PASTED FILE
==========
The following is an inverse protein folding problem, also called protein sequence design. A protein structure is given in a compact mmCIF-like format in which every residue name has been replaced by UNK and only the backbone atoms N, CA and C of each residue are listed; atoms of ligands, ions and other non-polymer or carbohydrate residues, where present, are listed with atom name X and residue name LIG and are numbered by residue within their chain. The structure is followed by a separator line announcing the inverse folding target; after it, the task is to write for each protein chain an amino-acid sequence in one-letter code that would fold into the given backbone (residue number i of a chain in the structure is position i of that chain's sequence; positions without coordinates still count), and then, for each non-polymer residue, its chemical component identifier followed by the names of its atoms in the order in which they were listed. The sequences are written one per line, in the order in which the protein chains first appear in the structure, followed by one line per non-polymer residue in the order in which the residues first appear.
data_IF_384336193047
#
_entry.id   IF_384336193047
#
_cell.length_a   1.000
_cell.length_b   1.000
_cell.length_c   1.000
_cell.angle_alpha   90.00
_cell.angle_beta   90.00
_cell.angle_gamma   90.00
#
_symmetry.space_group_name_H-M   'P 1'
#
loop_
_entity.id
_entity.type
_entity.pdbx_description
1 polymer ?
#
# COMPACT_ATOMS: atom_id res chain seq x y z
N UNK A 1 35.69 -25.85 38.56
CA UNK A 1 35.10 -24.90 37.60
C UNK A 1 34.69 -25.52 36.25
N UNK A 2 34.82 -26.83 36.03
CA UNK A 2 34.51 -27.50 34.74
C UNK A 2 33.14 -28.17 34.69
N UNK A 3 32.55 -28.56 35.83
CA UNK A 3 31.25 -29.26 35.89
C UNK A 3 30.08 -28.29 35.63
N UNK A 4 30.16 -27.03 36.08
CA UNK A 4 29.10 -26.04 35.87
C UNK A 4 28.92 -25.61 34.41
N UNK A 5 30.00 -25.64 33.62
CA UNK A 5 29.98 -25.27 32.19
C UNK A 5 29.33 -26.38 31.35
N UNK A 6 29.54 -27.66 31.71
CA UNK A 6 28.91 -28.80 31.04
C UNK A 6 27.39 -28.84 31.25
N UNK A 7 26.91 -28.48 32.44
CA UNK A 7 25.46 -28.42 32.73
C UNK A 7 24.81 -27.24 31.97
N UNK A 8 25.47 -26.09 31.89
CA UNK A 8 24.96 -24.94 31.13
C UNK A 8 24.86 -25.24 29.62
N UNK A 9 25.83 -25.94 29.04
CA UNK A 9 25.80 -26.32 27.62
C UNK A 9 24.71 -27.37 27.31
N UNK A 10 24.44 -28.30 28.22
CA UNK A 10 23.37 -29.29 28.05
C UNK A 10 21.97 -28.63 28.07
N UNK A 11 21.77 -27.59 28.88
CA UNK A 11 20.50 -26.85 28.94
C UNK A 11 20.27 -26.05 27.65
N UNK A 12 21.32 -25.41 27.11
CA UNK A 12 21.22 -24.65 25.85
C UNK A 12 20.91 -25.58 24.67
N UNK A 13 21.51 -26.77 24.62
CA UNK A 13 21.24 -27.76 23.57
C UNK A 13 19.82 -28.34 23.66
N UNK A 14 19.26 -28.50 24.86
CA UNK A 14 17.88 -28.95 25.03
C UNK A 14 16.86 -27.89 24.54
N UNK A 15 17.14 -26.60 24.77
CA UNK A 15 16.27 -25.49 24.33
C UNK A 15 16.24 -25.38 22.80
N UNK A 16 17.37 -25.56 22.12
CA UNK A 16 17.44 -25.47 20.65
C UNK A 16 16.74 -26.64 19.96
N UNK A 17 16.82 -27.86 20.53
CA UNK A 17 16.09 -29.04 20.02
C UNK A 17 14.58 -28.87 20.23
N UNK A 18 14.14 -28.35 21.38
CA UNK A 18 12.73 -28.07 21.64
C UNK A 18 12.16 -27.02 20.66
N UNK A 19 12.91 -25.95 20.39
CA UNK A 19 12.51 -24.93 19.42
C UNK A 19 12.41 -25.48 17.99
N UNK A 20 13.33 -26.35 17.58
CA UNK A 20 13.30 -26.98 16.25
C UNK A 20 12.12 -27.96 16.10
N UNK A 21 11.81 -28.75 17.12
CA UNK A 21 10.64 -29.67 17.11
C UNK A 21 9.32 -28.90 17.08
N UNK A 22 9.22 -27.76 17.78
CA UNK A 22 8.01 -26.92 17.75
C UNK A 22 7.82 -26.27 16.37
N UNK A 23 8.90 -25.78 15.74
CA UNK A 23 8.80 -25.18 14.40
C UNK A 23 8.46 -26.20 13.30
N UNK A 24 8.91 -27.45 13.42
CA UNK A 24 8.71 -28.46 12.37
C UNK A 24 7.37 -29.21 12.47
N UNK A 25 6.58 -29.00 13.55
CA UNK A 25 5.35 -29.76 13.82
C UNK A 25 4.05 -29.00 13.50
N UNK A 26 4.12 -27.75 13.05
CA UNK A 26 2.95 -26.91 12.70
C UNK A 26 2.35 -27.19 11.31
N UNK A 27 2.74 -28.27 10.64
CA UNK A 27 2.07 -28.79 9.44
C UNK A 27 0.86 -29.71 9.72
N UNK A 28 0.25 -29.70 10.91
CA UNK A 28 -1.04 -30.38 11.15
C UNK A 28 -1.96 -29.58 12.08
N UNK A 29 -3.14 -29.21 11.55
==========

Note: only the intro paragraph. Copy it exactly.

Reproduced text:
The following is an inverse protein folding problem, also called protein sequence design. A protein structure is given in a compact mmCIF-like format in which every residue name has been replaced by UNK and only the backbone atoms N, CA and C of each residue are listed; atoms of ligands, ions and other non-polymer or carbohydrate residues, where present, are listed with atom name X and residue name LIG and are numbered by residue within their chain. The structure is followed by a separator line announcing the inverse folding target; after it, the task is to write for each protein chain an amino-acid sequence in one-letter code that would fold into the given backbone (residue number i of a chain in the structure is position i of that chain's sequence; positions without coordinates still count), and then, for each non-polymer residue, its chemical component identifier followed by the names of its atoms in the order in which they were listed. The sequences are written one per line, in the order in which the protein chains first appear in the structure, followed by one line per non-polymer residue in the order in which the residues first appear.